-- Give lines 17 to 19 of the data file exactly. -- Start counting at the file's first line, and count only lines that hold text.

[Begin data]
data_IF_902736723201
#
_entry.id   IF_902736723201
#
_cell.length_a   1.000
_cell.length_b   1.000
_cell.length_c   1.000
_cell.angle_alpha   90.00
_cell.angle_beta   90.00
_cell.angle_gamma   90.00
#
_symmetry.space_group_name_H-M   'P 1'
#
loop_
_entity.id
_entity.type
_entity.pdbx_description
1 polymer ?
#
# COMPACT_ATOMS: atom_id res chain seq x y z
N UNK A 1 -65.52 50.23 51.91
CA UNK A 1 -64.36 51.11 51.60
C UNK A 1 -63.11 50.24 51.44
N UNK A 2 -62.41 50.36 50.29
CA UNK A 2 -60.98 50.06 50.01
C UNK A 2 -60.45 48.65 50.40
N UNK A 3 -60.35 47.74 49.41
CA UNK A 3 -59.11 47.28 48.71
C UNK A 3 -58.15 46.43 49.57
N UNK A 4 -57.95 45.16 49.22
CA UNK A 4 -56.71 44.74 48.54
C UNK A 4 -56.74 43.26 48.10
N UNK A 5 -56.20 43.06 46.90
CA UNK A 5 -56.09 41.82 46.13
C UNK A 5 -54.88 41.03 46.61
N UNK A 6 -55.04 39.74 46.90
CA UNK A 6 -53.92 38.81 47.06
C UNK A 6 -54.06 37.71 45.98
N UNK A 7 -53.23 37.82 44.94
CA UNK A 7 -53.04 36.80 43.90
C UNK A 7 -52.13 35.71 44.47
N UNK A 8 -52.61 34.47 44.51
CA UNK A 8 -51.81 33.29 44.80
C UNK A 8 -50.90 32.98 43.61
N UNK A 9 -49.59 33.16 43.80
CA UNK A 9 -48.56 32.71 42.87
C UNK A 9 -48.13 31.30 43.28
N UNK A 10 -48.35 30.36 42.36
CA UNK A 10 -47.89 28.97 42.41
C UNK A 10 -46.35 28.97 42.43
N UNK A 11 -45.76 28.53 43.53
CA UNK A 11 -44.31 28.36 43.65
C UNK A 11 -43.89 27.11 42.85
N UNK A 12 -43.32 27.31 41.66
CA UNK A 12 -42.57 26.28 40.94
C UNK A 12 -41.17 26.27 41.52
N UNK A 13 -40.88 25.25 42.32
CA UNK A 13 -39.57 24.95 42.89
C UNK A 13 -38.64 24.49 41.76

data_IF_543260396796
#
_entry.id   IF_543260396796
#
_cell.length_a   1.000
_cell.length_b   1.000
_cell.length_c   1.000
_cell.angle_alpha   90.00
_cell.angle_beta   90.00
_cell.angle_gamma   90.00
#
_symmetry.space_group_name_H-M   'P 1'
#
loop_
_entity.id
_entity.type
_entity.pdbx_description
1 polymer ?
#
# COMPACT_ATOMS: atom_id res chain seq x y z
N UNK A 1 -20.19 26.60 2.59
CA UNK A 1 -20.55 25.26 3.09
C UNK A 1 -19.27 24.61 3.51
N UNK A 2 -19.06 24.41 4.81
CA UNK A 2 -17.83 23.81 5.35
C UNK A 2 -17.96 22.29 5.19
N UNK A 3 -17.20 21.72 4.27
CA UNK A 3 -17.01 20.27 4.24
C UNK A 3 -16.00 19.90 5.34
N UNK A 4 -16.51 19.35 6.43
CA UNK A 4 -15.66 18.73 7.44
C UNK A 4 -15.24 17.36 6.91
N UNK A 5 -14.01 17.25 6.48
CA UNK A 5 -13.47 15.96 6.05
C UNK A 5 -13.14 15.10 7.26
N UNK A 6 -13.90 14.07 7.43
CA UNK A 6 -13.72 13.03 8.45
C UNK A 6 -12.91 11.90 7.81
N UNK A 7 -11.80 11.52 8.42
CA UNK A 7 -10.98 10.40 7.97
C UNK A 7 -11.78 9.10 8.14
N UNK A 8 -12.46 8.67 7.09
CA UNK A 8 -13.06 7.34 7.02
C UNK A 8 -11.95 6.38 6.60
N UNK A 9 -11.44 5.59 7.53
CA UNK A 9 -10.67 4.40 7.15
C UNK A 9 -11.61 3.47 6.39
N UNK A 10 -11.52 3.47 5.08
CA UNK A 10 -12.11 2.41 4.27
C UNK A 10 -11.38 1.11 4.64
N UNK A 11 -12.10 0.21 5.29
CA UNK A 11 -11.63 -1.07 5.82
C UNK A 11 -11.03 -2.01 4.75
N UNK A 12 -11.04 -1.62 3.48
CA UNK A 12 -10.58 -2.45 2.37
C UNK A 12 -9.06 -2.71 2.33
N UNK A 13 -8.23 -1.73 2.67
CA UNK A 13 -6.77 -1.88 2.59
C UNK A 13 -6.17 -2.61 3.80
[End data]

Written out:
_entity.pdbx_description
1 polymer ?
#